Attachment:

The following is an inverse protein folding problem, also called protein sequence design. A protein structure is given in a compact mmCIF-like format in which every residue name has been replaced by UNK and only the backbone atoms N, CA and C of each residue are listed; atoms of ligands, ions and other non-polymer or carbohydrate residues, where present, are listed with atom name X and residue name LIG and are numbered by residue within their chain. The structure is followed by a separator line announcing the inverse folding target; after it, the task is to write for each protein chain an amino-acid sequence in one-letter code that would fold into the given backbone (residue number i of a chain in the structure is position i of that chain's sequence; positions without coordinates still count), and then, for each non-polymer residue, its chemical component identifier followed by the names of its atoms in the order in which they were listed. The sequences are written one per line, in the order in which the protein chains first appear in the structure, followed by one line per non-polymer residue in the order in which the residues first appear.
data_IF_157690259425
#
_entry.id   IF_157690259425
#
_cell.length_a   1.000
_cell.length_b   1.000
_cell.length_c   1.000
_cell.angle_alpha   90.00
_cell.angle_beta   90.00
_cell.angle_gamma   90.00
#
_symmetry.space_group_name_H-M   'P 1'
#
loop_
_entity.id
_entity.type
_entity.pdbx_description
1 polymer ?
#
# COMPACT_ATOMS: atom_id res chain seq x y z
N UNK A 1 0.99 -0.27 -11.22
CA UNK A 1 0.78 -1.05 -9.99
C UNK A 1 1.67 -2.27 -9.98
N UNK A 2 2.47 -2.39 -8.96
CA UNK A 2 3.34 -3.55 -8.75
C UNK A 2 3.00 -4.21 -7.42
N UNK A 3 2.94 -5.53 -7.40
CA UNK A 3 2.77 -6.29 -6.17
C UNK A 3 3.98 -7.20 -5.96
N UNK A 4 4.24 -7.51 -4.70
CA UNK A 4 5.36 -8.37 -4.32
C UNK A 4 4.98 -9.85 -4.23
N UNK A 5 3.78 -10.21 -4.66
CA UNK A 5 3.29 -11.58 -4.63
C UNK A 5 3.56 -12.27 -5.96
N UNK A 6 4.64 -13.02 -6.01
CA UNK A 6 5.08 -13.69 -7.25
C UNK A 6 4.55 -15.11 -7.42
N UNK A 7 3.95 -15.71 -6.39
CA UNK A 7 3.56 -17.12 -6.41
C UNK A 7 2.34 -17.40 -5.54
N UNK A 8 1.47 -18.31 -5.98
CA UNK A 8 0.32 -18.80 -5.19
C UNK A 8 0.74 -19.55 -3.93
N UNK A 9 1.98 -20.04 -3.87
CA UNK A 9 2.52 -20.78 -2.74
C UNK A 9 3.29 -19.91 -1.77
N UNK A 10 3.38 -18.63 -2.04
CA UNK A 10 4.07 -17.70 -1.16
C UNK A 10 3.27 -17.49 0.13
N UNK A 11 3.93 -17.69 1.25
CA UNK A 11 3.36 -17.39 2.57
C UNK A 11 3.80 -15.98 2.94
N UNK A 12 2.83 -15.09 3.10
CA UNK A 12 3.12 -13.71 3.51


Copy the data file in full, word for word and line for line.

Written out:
The following is an inverse protein folding problem, also called protein sequence design. A protein structure is given in a compact mmCIF-like format in which every residue name has been replaced by UNK and only the backbone atoms N, CA and C of each residue are listed; atoms of ligands, ions and other non-polymer or carbohydrate residues, where present, are listed with atom name X and residue name LIG and are numbered by residue within their chain. The structure is followed by a separator line announcing the inverse folding target; after it, the task is to write for each protein chain an amino-acid sequence in one-letter code that would fold into the given backbone (residue number i of a chain in the structure is position i of that chain's sequence; positions without coordinates still count), and then, for each non-polymer residue, its chemical component identifier followed by the names of its atoms in the order in which they were listed. The sequences are written one per line, in the order in which the protein chains first appear in the structure, followed by one line per non-polymer residue in the order in which the residues first appear.
data_IF_157690259425
#
_entry.id   IF_157690259425
#
_cell.length_a   1.000
_cell.length_b   1.000
_cell.length_c   1.000
_cell.angle_alpha   90.00
_cell.angle_beta   90.00
_cell.angle_gamma   90.00
#
_symmetry.space_group_name_H-M   'P 1'
#
loop_
_entity.id
_entity.type
_entity.pdbx_description
1 polymer ?
#
# COMPACT_ATOMS: atom_id res chain seq x y z
N UNK A 1 0.99 -0.27 -11.22
CA UNK A 1 0.78 -1.05 -9.99
C UNK A 1 1.67 -2.27 -9.98
N UNK A 2 2.47 -2.39 -8.96
CA UNK A 2 3.34 -3.55 -8.75
C UNK A 2 3.00 -4.21 -7.42
N UNK A 3 2.94 -5.53 -7.40
CA UNK A 3 2.77 -6.29 -6.17
C UNK A 3 3.98 -7.20 -5.96
N UNK A 4 4.24 -7.51 -4.70
CA UNK A 4 5.36 -8.37 -4.32
C UNK A 4 4.98 -9.85 -4.23
N UNK A 5 3.78 -10.21 -4.66
CA UNK A 5 3.29 -11.58 -4.63
C UNK A 5 3.56 -12.27 -5.96
N UNK A 6 4.64 -13.02 -6.01
CA UNK A 6 5.08 -13.69 -7.25
C UNK A 6 4.55 -15.11 -7.42
N UNK A 7 3.95 -15.71 -6.39
CA UNK A 7 3.56 -17.12 -6.41
C UNK A 7 2.34 -17.40 -5.54
N UNK A 8 1.47 -18.31 -5.98
CA UNK A 8 0.32 -18.80 -5.19
C UNK A 8 0.74 -19.55 -3.93
N UNK A 9 1.98 -20.04 -3.87
CA UNK A 9 2.52 -20.78 -2.74
C UNK A 9 3.29 -19.91 -1.77
N UNK A 10 3.38 -18.63 -2.04
CA UNK A 10 4.07 -17.70 -1.16
C UNK A 10 3.27 -17.49 0.13
N UNK A 11 3.93 -17.69 1.25
CA UNK A 11 3.36 -17.39 2.57
C UNK A 11 3.80 -15.98 2.94
N UNK A 12 2.83 -15.09 3.10
CA UNK A 12 3.12 -13.71 3.51